Plenty of anxieties come along with moving from one place to another.
For many people, high on this list of worries is whether or not you’ll get your security deposit back after all those ridiculous week-long parties you threw and keeping an alpaca as a pet.
As someone who is a rental property owner (on top of being a renter) here’s how I treat repairs when I’m greedily eyeing your security deposit.
Do a thorough walk-through
It may seem obvious, but you would be surprised how many renters don’t participate in an initial walk-through before signing a lease. If I’m going to live there, not only do I want to make sure that the space is livable, I want to give myself the opportunity to make note of any damages that I might be charged for if I were to be mistakenly blamed for them when I move out.
Damages I and some other landlords will overlook
As a landlord, I am generally very forgiving when it comes to charging outgoing renters for repairs that could be attributable to normal wear and tear. This might include having to replace a set of blinds because a few of the slats have gotten warped or having to re-paint the walls after several years. Because some of my units are in the southern U.S., I also err on the side of being more generous when it comes to repairing or replacing air conditioner units.
Damages I won’t overlook
My exception to this is where the renter has made a very clear violation of the agreed upon terms of our lease.
A couple real life examples are that I have made a renter pay for pretty extreme cigarette smoke damage in the bedroom, and have also made a renter pay extra to have the carpets cleaned using pet-specific products.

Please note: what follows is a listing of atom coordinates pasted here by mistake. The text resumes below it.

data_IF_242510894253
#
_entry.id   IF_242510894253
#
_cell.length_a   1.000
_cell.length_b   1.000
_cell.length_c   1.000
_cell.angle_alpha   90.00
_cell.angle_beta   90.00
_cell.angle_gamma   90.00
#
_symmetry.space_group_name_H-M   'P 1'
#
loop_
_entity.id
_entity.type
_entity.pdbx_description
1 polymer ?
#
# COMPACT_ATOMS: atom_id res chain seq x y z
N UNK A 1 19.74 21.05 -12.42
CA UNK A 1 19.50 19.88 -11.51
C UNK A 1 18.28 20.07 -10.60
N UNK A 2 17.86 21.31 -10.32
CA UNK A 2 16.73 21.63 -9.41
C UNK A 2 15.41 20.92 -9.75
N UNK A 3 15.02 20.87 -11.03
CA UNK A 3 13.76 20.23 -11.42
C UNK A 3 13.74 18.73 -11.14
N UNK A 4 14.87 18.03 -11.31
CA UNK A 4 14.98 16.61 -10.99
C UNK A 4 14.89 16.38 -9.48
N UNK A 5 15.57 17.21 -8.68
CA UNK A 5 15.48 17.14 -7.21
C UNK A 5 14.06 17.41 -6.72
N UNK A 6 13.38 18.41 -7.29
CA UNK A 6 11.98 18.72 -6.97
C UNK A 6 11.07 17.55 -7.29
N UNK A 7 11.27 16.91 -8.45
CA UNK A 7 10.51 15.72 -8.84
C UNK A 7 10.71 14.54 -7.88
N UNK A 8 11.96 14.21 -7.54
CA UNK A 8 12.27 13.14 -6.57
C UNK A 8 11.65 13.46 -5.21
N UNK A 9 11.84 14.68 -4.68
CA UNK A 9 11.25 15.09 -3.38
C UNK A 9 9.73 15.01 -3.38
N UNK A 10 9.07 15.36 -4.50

For the latter, I think this is still pretty reasonable considering that in the situations where I have allowed pets, paying to clean with these products has been part of the contract.
Tips to use during move-in and move-out to avoid losing your security deposit
Having experienced this from both sides, I would say that the most important factor in getting your security deposit back is having a landlord who is a reasonable person.
In that regard, Check out Home Start.
That said, in terms of things that are more within your control, I would suggest being meticulous with your rental agreement. Don’t be afraid to cross out lines on the document to make it accurate, and make note of damages that are already there as you’re moving in. And take pictures of everything as you’re moving in.
There has been at least one occasion where a departing renter wasn’t sure whether damage existed when he moved in, my property manager was pretty sure that it was new damage, the prior damage wasn’t documented anywhere, and that the renter paid in the end.
Oh, and this too may seem obvious, but at least do a quick surface cleaning when you’re moving out. Filling and painting over nail holes that you used to hang frames is nice, as is mopping and vacuuming.
At an absolute minimum, don’t leave all kinds of trash on the floor — including food waste. I wish I could say that this was a hypothetical request…
Anyhow, anyone have horror stories when it comes to losing a security deposit?